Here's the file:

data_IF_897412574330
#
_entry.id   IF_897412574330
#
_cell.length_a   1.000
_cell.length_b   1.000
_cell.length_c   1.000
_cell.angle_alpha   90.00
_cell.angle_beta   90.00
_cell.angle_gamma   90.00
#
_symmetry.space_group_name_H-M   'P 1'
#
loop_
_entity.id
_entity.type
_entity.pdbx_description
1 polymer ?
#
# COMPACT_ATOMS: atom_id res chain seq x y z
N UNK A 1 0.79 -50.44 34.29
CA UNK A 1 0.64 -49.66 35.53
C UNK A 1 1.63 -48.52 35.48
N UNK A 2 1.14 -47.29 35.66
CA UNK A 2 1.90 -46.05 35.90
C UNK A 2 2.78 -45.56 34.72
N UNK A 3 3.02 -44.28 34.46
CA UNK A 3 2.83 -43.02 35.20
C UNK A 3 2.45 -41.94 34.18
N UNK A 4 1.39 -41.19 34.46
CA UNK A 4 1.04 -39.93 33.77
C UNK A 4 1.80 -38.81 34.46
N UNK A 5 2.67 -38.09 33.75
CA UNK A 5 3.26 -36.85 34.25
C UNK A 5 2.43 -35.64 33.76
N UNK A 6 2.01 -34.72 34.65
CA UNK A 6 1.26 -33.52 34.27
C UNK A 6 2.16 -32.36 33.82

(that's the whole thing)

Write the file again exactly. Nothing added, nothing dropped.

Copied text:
data_IF_897412574330
#
_entry.id   IF_897412574330
#
_cell.length_a   1.000
_cell.length_b   1.000
_cell.length_c   1.000
_cell.angle_alpha   90.00
_cell.angle_beta   90.00
_cell.angle_gamma   90.00
#
_symmetry.space_group_name_H-M   'P 1'
#
loop_
_entity.id
_entity.type
_entity.pdbx_description
1 polymer ?
#
# COMPACT_ATOMS: atom_id res chain seq x y z
N UNK A 1 0.79 -50.44 34.29
CA UNK A 1 0.64 -49.66 35.53
C UNK A 1 1.63 -48.52 35.48
N UNK A 2 1.14 -47.29 35.66
CA UNK A 2 1.90 -46.05 35.90
C UNK A 2 2.78 -45.56 34.72
N UNK A 3 3.02 -44.28 34.46
CA UNK A 3 2.83 -43.02 35.20
C UNK A 3 2.45 -41.94 34.18
N UNK A 4 1.39 -41.19 34.46
CA UNK A 4 1.04 -39.93 33.77
C UNK A 4 1.80 -38.81 34.46
N UNK A 5 2.67 -38.09 33.75
CA UNK A 5 3.26 -36.85 34.25
C UNK A 5 2.43 -35.64 33.76
N UNK A 6 2.01 -34.72 34.65
CA UNK A 6 1.26 -33.52 34.27
C UNK A 6 2.16 -32.36 33.82